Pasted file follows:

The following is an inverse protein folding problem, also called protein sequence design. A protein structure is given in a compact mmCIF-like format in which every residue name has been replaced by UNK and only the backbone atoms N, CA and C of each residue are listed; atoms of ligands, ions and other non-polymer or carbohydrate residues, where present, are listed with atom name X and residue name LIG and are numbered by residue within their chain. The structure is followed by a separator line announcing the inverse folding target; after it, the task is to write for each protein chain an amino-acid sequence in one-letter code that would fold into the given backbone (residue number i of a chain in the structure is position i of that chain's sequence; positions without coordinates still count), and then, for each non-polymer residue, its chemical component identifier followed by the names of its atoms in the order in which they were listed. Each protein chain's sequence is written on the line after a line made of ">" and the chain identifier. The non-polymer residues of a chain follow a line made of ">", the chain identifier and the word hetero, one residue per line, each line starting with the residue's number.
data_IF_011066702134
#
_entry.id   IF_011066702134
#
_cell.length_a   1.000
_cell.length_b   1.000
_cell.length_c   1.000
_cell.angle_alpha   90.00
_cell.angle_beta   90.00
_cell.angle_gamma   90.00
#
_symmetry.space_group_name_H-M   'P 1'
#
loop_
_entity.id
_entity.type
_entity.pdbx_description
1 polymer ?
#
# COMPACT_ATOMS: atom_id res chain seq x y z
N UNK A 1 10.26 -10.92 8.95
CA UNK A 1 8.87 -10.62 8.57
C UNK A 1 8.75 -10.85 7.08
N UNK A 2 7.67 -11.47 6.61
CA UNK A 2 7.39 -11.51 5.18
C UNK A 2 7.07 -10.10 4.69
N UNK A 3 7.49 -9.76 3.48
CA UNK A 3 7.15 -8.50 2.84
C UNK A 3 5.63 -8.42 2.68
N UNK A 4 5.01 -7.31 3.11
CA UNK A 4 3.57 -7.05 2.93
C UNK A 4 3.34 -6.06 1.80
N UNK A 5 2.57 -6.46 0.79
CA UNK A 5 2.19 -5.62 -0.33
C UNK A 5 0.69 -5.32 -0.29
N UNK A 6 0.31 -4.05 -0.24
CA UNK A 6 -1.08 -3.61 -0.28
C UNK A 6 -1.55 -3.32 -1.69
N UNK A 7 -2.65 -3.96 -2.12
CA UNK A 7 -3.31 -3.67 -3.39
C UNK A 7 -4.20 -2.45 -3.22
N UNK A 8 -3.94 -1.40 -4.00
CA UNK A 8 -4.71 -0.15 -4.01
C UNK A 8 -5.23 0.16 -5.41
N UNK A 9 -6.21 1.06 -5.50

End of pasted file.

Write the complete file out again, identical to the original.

The following is an inverse protein folding problem, also called protein sequence design. A protein structure is given in a compact mmCIF-like format in which every residue name has been replaced by UNK and only the backbone atoms N, CA and C of each residue are listed; atoms of ligands, ions and other non-polymer or carbohydrate residues, where present, are listed with atom name X and residue name LIG and are numbered by residue within their chain. The structure is followed by a separator line announcing the inverse folding target; after it, the task is to write for each protein chain an amino-acid sequence in one-letter code that would fold into the given backbone (residue number i of a chain in the structure is position i of that chain's sequence; positions without coordinates still count), and then, for each non-polymer residue, its chemical component identifier followed by the names of its atoms in the order in which they were listed. Each protein chain's sequence is written on the line after a line made of ">" and the chain identifier. The non-polymer residues of a chain follow a line made of ">", the chain identifier and the word hetero, one residue per line, each line starting with the residue's number.
data_IF_011066702134
#
_entry.id   IF_011066702134
#
_cell.length_a   1.000
_cell.length_b   1.000
_cell.length_c   1.000
_cell.angle_alpha   90.00
_cell.angle_beta   90.00
_cell.angle_gamma   90.00
#
_symmetry.space_group_name_H-M   'P 1'
#
loop_
_entity.id
_entity.type
_entity.pdbx_description
1 polymer ?
#
# COMPACT_ATOMS: atom_id res chain seq x y z
N UNK A 1 10.26 -10.92 8.95
CA UNK A 1 8.87 -10.62 8.57
C UNK A 1 8.75 -10.85 7.08
N UNK A 2 7.67 -11.47 6.61
CA UNK A 2 7.39 -11.51 5.18
C UNK A 2 7.07 -10.10 4.69
N UNK A 3 7.49 -9.76 3.48
CA UNK A 3 7.15 -8.50 2.84
C UNK A 3 5.63 -8.42 2.68
N UNK A 4 5.01 -7.31 3.11
CA UNK A 4 3.57 -7.05 2.93
C UNK A 4 3.34 -6.06 1.80
N UNK A 5 2.57 -6.46 0.79
CA UNK A 5 2.19 -5.62 -0.33
C UNK A 5 0.69 -5.32 -0.29
N UNK A 6 0.31 -4.05 -0.24
CA UNK A 6 -1.08 -3.61 -0.28
C UNK A 6 -1.55 -3.32 -1.69
N UNK A 7 -2.65 -3.96 -2.12
CA UNK A 7 -3.31 -3.67 -3.39
C UNK A 7 -4.20 -2.45 -3.22
N UNK A 8 -3.94 -1.40 -4.00
CA UNK A 8 -4.71 -0.15 -4.01
C UNK A 8 -5.23 0.16 -5.41
N UNK A 9 -6.21 1.06 -5.50